A Call for Patience
Rev. C. Bouwman, Smithville, Ontario, Canada
Several folks in the congregation and outside have put a number of questions to me over the course of the last few weeks in relation to our current restrictions. So many of those questions were born out of frustration at the restrictions the authorities have been laying upon us. For my part, I share many of those frustration and have found myself having to work through answers that are, to the best of my knowledge, responsible before God’s throne. As undoubtedly many others have questions and frustrations, perhaps there is merit in sharing some of the thoughts that have slowly grown in my mind over the weeks past. I express here a word of thanks to those who have helped to sharpen my thinking on this topic. My prayer is that sharing these thoughts will serve in some way to enhance God’s glory, advance his kingdom, and promote the peace of Jerusalem.
Christ Jesus is King of Canada. With that statement I do not simply mean that all Canadians need to acknowledge Christ as King – though that certainly is true! I mean instead that Christ is actually sitting on the throne of Canada and governing our nation. COVID happened not just under his watch but happened because he sovereignly sent this virus into today’s world. Similarly, Christ Jesus allowed governments and hearth officials to respond in the way they have, irrespective of whether those responses have conformed to the Lord’s revealed will or not. Through this virus none other than King Jesus has re-organized the furniture in the living rooms of our lives.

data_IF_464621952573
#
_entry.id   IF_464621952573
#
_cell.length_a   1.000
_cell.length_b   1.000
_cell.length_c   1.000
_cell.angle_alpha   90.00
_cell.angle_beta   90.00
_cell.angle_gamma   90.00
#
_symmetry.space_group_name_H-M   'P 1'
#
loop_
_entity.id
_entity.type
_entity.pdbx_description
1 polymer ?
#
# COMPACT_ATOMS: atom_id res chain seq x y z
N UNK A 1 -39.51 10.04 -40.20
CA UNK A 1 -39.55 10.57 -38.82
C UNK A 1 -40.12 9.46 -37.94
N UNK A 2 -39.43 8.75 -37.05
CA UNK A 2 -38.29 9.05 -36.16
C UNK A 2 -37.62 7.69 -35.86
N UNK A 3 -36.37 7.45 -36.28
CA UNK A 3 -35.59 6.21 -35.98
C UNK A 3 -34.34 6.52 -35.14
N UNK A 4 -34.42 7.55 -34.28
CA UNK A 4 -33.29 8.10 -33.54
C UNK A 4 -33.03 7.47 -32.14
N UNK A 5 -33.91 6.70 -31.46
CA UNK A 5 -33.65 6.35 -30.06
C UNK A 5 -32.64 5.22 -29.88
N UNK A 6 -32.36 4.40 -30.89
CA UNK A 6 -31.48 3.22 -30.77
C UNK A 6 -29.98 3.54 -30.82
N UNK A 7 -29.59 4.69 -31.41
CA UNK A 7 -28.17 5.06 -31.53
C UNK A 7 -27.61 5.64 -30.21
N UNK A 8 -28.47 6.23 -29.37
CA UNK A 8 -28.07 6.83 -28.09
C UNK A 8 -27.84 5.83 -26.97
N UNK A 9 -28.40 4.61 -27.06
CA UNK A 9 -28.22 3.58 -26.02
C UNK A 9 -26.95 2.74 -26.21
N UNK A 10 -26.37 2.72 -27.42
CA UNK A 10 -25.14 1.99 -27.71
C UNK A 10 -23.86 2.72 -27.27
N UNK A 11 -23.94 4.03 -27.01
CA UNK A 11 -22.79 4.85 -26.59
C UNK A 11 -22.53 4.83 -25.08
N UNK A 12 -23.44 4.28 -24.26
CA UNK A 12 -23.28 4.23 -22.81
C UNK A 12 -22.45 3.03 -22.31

The Devil, great troubler of the world that he is, does his utmost to play havoc with our thoughts so that we would respond in an unspiritual fashion. That’s something we need to be aware of and to double-check ourselves on, lest sinful thoughts and rebellious attitudes dominate our minds. The Lord made no mistake in pulling us out of the comfortable manner of living we were used to.
Getting used to change always takes time. We invariably go through stages of Denial, Anger, Resentment and Depression before we get to Acceptance and Contentment and Joy. We all walk this road at different paces. Here is where we need the comfort of God’s promises step by step as we navigate the various emotions we go through. That’s also why we need to be daily busy with God’s word individually and in our families.